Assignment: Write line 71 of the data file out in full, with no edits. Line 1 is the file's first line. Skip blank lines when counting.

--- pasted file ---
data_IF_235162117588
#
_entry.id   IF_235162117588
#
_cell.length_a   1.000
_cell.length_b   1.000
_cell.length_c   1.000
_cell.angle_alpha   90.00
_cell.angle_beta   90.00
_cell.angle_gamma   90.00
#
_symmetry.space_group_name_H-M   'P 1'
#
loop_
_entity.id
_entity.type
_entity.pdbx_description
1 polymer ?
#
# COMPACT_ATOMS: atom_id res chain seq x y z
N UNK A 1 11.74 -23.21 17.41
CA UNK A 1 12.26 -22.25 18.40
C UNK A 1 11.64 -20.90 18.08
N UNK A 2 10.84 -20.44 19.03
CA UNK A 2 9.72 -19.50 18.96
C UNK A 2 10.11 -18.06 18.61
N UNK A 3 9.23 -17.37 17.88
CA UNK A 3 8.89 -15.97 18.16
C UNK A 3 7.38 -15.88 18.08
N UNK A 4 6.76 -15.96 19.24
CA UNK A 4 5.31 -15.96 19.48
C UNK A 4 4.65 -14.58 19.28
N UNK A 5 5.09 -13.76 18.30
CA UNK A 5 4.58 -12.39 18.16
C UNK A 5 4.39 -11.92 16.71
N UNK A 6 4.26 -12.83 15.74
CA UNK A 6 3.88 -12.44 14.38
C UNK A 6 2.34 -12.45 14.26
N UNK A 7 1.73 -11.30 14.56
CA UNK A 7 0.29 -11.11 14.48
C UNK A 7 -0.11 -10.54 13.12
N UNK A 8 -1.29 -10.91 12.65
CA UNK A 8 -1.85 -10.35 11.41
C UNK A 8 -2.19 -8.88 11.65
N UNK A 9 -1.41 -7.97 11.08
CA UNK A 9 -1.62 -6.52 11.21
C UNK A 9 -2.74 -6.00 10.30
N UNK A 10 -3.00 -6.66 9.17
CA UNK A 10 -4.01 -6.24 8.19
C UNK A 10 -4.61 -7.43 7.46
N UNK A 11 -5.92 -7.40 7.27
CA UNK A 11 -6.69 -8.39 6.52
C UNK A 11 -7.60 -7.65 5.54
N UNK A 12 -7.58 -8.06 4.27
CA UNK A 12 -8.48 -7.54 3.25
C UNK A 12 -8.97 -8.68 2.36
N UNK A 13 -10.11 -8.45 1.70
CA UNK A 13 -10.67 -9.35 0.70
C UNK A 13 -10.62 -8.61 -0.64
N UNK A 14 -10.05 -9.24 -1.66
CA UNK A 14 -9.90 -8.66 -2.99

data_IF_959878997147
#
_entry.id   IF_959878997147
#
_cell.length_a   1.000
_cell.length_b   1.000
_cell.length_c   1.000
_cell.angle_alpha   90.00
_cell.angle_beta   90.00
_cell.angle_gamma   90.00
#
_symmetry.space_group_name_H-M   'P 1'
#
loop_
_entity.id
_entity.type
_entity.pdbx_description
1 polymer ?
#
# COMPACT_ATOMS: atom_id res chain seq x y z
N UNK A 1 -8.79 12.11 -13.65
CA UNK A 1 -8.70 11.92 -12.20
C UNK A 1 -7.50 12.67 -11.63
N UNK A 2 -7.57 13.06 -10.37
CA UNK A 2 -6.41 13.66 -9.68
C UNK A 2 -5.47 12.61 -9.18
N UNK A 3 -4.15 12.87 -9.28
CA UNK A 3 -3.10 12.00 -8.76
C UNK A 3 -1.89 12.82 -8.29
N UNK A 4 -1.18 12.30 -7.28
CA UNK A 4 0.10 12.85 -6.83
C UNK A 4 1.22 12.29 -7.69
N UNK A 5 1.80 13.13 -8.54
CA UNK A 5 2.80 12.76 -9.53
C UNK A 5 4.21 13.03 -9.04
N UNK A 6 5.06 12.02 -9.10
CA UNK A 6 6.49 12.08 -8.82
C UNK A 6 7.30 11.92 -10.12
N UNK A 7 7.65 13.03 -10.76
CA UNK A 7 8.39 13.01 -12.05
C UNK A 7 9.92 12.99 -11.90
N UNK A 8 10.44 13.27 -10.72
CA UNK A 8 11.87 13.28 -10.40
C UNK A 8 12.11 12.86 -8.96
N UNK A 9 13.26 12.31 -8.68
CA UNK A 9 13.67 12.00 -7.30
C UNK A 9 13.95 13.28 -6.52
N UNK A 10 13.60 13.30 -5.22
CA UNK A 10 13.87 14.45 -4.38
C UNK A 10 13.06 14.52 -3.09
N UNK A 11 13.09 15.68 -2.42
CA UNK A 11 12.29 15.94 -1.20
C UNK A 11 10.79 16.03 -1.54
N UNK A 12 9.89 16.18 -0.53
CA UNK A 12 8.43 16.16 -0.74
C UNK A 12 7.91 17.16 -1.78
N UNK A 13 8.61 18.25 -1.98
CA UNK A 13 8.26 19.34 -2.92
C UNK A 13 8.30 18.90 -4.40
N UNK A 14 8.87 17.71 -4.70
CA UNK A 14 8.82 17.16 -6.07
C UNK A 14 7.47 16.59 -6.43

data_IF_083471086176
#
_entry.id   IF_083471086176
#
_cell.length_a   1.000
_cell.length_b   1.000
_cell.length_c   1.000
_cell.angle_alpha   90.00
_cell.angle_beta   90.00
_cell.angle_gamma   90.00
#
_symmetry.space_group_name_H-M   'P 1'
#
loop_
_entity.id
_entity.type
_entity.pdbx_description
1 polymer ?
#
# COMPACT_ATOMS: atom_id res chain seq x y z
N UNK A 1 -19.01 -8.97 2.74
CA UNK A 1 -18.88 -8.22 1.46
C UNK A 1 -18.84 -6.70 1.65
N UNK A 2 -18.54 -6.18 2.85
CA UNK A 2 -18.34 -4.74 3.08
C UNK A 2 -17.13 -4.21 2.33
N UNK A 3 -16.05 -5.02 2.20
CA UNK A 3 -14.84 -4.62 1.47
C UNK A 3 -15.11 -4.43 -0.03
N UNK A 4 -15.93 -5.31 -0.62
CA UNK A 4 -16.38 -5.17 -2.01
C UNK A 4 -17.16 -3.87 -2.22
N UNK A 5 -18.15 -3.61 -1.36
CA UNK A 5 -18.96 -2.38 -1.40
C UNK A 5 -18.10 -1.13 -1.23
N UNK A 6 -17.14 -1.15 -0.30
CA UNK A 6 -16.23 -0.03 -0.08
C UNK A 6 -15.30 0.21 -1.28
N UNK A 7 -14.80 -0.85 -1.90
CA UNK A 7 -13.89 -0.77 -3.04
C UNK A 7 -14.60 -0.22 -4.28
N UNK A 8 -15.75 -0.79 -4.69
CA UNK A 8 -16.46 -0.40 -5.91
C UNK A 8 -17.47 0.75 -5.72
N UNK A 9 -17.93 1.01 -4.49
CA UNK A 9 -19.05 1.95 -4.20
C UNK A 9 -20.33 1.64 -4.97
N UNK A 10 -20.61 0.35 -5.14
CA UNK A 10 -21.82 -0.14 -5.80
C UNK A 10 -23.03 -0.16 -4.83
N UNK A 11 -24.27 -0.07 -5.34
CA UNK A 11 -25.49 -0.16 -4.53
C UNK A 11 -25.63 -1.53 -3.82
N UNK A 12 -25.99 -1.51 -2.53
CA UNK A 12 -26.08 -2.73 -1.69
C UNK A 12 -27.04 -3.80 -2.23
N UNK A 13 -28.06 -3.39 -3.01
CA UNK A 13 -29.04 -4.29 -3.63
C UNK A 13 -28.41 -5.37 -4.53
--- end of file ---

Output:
_cell.angle_gamma   90.00